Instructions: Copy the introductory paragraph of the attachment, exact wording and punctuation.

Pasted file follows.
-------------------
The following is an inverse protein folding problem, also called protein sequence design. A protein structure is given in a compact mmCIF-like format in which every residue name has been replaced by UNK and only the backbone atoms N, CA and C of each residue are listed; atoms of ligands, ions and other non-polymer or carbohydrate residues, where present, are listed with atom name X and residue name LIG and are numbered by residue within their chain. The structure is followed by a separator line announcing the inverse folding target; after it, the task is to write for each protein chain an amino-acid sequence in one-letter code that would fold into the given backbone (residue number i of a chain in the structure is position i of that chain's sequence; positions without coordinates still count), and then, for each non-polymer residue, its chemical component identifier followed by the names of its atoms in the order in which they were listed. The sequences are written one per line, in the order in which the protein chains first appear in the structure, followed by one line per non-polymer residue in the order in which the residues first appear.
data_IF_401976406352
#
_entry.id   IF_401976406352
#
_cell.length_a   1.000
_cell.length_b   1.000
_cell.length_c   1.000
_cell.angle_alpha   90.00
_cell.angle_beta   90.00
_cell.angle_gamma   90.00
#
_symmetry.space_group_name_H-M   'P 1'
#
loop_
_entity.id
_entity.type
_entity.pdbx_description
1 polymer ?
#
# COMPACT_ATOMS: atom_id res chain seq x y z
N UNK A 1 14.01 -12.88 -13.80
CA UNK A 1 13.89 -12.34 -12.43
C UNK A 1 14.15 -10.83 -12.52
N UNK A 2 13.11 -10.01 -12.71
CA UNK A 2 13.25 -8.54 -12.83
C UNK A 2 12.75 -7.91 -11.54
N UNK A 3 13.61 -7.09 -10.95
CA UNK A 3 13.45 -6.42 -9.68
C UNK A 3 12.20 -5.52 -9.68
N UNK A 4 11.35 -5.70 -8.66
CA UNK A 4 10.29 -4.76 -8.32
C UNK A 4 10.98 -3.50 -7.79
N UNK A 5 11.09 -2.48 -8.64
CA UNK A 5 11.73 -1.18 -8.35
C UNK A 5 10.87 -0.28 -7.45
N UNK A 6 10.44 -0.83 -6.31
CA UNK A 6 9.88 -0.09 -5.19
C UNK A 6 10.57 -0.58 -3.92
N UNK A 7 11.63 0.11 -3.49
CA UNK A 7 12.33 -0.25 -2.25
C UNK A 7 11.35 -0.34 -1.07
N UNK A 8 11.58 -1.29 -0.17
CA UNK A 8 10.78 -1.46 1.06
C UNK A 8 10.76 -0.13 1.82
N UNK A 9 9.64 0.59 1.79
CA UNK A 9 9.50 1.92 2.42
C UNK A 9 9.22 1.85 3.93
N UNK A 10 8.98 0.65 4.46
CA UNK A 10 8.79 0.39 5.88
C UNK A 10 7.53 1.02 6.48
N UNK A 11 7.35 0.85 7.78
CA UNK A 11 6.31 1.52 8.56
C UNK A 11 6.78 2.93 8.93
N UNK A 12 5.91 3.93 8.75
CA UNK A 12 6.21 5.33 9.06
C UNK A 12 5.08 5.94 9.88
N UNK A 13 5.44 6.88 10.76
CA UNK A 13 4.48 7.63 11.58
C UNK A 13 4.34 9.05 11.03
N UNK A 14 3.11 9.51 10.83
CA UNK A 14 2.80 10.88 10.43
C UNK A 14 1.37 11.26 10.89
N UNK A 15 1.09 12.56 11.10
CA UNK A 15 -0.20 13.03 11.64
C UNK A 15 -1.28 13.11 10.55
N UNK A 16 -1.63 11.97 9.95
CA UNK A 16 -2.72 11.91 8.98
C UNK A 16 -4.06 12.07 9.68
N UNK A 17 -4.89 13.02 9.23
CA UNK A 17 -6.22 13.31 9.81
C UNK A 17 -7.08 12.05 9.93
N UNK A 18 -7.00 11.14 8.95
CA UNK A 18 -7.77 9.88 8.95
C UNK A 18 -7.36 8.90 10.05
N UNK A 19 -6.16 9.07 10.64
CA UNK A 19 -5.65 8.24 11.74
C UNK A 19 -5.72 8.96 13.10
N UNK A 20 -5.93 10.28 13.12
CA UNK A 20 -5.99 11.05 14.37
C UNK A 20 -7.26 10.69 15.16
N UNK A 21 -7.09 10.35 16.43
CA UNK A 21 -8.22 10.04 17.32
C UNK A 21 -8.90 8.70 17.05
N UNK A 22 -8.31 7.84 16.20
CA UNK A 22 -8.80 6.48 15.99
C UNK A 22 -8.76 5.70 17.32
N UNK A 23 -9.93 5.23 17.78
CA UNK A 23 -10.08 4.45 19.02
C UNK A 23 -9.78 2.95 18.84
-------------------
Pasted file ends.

The following is an inverse protein folding problem, also called protein sequence design. A protein structure is given in a compact mmCIF-like format in which every residue name has been replaced by UNK and only the backbone atoms N, CA and C of each residue are listed; atoms of ligands, ions and other non-polymer or carbohydrate residues, where present, are listed with atom name X and residue name LIG and are numbered by residue within their chain. The structure is followed by a separator line announcing the inverse folding target; after it, the task is to write for each protein chain an amino-acid sequence in one-letter code that would fold into the given backbone (residue number i of a chain in the structure is position i of that chain's sequence; positions without coordinates still count), and then, for each non-polymer residue, its chemical component identifier followed by the names of its atoms in the order in which they were listed. The sequences are written one per line, in the order in which the protein chains first appear in the structure, followed by one line per non-polymer residue in the order in which the residues first appear.